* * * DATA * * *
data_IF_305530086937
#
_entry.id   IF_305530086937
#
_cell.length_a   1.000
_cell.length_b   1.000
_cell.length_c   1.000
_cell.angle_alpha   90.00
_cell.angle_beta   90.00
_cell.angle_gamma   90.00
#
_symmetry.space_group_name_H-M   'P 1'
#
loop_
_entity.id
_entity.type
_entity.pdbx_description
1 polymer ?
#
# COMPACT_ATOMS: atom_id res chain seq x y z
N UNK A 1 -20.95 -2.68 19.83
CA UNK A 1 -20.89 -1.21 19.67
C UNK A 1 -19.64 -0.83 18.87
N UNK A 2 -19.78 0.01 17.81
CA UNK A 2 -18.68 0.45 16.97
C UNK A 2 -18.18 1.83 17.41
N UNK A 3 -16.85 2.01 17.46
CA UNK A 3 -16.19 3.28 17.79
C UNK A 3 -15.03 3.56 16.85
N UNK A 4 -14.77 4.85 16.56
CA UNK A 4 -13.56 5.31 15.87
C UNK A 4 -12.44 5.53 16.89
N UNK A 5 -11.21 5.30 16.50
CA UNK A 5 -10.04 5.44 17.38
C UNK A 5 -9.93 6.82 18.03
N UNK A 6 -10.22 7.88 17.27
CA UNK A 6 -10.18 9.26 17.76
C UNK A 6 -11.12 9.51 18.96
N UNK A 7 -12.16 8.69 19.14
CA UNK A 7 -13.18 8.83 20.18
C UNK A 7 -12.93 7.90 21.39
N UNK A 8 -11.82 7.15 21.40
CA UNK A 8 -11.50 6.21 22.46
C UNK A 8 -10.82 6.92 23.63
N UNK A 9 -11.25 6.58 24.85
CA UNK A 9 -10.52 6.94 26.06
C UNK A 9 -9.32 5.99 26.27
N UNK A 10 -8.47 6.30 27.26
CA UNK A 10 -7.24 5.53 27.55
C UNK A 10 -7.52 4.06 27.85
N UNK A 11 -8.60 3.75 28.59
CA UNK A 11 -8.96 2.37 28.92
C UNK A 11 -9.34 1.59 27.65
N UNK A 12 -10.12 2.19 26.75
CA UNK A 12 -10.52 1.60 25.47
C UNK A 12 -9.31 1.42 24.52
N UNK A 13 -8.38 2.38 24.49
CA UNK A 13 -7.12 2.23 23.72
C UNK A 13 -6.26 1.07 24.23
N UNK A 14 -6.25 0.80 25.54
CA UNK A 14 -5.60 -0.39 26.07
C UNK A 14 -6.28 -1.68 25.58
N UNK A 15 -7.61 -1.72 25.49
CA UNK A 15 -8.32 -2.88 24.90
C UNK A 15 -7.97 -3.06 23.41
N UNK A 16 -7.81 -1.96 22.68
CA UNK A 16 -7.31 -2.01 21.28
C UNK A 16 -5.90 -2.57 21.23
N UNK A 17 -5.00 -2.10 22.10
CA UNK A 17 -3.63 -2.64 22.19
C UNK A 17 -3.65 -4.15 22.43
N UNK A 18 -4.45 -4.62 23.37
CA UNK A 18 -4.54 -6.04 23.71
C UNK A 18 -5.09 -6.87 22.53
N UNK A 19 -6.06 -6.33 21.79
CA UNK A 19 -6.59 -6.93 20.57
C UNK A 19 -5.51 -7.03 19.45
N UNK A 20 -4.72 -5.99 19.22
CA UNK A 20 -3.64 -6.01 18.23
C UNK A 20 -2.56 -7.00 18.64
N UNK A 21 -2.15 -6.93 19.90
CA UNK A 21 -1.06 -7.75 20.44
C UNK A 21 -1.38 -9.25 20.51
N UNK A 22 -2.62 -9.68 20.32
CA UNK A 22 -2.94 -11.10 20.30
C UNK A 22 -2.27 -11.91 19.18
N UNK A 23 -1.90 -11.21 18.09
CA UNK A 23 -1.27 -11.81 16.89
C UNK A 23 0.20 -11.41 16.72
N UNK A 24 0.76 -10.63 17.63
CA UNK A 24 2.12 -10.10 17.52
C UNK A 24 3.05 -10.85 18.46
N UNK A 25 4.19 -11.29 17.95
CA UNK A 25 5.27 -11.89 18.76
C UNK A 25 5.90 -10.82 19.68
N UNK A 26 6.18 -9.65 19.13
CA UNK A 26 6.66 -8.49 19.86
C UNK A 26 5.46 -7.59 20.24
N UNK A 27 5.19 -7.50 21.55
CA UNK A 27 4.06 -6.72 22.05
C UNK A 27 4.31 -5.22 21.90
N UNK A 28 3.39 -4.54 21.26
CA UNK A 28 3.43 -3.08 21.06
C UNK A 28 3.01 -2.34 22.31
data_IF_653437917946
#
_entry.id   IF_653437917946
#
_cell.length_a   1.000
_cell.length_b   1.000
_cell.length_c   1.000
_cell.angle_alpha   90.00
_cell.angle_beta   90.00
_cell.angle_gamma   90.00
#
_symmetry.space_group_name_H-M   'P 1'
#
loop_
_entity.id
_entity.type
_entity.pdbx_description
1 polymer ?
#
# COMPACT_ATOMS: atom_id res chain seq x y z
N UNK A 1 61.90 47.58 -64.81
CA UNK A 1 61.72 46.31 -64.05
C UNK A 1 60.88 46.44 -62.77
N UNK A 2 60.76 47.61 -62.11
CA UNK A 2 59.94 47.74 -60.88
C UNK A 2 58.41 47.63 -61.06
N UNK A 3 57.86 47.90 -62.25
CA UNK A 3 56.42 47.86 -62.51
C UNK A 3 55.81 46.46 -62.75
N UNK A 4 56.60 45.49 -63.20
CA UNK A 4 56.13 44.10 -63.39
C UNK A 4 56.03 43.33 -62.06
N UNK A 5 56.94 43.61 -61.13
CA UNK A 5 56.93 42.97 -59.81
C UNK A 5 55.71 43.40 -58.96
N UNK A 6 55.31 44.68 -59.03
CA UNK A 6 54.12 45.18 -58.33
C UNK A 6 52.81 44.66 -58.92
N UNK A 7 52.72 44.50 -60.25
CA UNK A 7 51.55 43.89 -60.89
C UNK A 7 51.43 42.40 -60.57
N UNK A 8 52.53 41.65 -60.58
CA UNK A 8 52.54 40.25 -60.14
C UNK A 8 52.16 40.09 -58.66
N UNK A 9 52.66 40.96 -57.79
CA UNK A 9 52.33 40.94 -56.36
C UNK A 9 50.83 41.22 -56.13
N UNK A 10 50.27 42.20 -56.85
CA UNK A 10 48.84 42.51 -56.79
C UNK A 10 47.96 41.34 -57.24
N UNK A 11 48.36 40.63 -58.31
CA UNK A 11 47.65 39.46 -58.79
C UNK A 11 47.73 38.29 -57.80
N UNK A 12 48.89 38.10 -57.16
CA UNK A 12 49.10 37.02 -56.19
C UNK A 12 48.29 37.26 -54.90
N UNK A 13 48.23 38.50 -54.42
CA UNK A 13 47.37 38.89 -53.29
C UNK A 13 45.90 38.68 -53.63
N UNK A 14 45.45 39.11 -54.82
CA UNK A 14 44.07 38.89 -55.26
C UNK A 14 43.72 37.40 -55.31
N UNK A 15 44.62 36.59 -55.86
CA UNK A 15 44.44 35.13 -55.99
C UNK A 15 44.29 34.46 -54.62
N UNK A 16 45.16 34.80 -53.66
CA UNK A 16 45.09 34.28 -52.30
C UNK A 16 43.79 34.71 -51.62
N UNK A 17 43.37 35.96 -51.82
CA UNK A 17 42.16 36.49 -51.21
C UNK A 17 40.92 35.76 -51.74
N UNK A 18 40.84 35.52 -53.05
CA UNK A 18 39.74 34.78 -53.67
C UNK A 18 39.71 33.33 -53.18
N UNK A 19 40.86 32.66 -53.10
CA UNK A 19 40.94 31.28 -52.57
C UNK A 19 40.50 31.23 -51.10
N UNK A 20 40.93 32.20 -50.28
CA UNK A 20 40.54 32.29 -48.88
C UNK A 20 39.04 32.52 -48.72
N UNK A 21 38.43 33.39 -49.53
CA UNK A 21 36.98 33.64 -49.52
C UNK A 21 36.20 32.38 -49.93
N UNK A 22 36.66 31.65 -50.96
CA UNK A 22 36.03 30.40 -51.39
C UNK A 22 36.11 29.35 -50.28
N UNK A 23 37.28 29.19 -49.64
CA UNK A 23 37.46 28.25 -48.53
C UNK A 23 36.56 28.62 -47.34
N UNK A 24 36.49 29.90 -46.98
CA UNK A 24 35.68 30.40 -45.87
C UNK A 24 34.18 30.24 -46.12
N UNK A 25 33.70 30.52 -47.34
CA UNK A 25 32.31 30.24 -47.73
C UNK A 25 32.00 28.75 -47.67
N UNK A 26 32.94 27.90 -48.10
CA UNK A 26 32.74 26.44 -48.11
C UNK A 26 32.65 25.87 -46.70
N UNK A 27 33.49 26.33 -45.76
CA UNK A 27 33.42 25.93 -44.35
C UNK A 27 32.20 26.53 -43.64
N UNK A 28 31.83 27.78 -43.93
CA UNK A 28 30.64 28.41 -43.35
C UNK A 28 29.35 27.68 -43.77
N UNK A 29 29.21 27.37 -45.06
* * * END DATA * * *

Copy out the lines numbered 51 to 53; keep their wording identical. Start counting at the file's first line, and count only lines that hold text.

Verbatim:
N UNK A 11 -8.60 3.75 28.59
CA UNK A 11 -8.96 2.37 28.92
C UNK A 11 -9.34 1.59 27.65